Scott adjusting the GPS antenna at the new Khulna site, working into the night.

Scott adjusting the GPS antenna at the new Khulna site, working into the night.

I got the GPS going again. When it was time to leave, we found that the Islamic family had prepared a huge lunch for us, and we had to stay and eat: sweet rice appetizer, two kinds of fish, chicken, vegetable, rice and a rice pastry in palm juice for dessert.

When we left to go to Khulna University (KU), our chance for the temple looked bleak. We met Professor Rakib Uddin, who did not get our sense of urgency. The GPS at KU hadn’t been working for years. Set up in the Urban Planning Department, the 20-year-old receiver needed constant care to keep going. We had installed these obsolete instruments when we first started working in Bangladesh and had almost no funding. We would be reestablishing the site, replacing everything.

Scott falls asleep on the M/V Mowali sailing to join everyone on the larger ship after a very long and successful day.

Scott falls asleep on the M/V Mowali sailing to join everyone on the larger ship after a very long and successful day.

Then we would install a new receiver in Rakib’s office in Environmental Sciences. As long as we had some overlap of the two receivers, we could combine the measurements for a longer record. After various formalities, we went to the office. We would need to buy some extra equipment, but the professor had to leave. We called everyone to say we could not do the temple. Then Rakib got the professor to leave the key so we could keep working. It was now a maybe. We arranged for the forest permits not knowing if we could use them. Allan and Towfique went shopping while Scott and I did what we could. By the time they got back and we finished, with multiple time-stealing problems along the way, it was dark. Rakib stayed late and Scott and I rushed to install the new GPS. The new ones are easier to work with, but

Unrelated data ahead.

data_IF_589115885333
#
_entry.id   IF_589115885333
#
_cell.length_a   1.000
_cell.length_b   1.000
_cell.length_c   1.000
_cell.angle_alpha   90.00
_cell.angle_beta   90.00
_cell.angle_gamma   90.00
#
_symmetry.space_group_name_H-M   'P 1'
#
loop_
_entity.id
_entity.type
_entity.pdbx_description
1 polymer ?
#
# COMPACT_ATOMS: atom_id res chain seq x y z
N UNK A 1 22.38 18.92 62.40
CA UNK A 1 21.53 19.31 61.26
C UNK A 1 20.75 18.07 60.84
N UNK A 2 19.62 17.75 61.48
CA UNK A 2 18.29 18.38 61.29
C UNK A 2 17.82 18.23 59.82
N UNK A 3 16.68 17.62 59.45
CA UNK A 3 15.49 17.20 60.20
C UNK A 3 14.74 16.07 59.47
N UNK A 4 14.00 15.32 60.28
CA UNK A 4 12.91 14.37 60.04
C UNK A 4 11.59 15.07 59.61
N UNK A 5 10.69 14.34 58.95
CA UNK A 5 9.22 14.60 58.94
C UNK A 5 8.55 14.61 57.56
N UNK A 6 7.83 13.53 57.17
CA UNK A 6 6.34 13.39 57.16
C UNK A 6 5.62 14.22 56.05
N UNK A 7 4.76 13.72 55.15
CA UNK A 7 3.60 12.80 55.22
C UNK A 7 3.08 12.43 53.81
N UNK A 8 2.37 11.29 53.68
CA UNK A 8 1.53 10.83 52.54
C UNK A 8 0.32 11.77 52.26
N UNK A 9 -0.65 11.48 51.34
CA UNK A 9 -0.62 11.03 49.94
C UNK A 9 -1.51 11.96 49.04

Sailing up a small channel to the Shakher Temple with our armed guards and a local fisherman guide (at prow).

Sailing up a small channel to the Shakher Temple with our armed guards and a local fisherman guide (at prow).

everything takes time. By the time we finished it was almost 9 p.m.

We rushed to the hotel and packed overnight bags. Bachchu’s other boat, the Mowali, would take us to the Bawali. We left at 10 p.m. after less than 24 hours in Khulna. It took 4 hours to reach the Bawali west of Polder 32. It was 2 a.m., but we made it. No dinner, but a chance to see the only Hindu Temple in the Sundarban. With two armed guards for tigers and a local guide, we sailed to a small channel south of the temple and took the launch to go into the forest. The channel got smaller, with branches occasionally sweeping across the boat. We got stuck, but the tide was rising. Then we had a long hike through the muddy forest, across a log bridge and more mud.

Dan crossing the log bridge on the way to the temple with helpers holding up a railing.

Dan crossing the log bridge on the way to the temple with helpers holding up a railing.

Finally we got there. After examining the temple, we decided more work was needed before we accepted the low subsidence rate estimated for the site. We also visited the rubble of the home for the local community and their protective wall. They were sent here to protect the region from Arakan and Portuguese pirates. They were the ones who built the Shakher temple. We could head back down the channel and return to Khulna on the Bawali. Despite all the problems, we had accomplished all of our goals for this part of the trip.

The group that made the trek to the temple pose in front of the ruins of the house (bari) that the people lived in.

The group that made the trek to the temple pose in front of the ruins of the house (bari) that the people lived in.

The ruins of the ~400 year old Shakher Temple to the Hindu goddess Kali.

The ruins of the ~400 year old Shakher Temple to the Hindu goddess Kali.

Back to Bangladesh, changing plans as we go

Geohazards in Bangladesh - Wed, 02/19/2014 - 11:48
Bawali

The M/V Bawali, the boat we are using to go to Hiron Point in the Sundarbans mangrove forest

In Bangladesh we find that nothing ever goes according to plan, but we have always been able to accomplish our goals. So far on this trip, we have had to adjust from before we even got on the plane. The snowstorm on Feb. 13 cancelled Scott and his student Allan’s flights to New York from Wilmington, N.C. It looked like they would be delayed by a day, but then it worked out for them to drive to South Carolina to catch a flight. I was then able to pick them up on my way to take them to the airport for our flights to Bangladesh. There were seven of us going there together, but only six made it onto the plane. There were problems with his ticket, probably from the attempts to get to New York, and he couldn’t get it fixed in time to make the flight. Allan’s ticket was OK, though.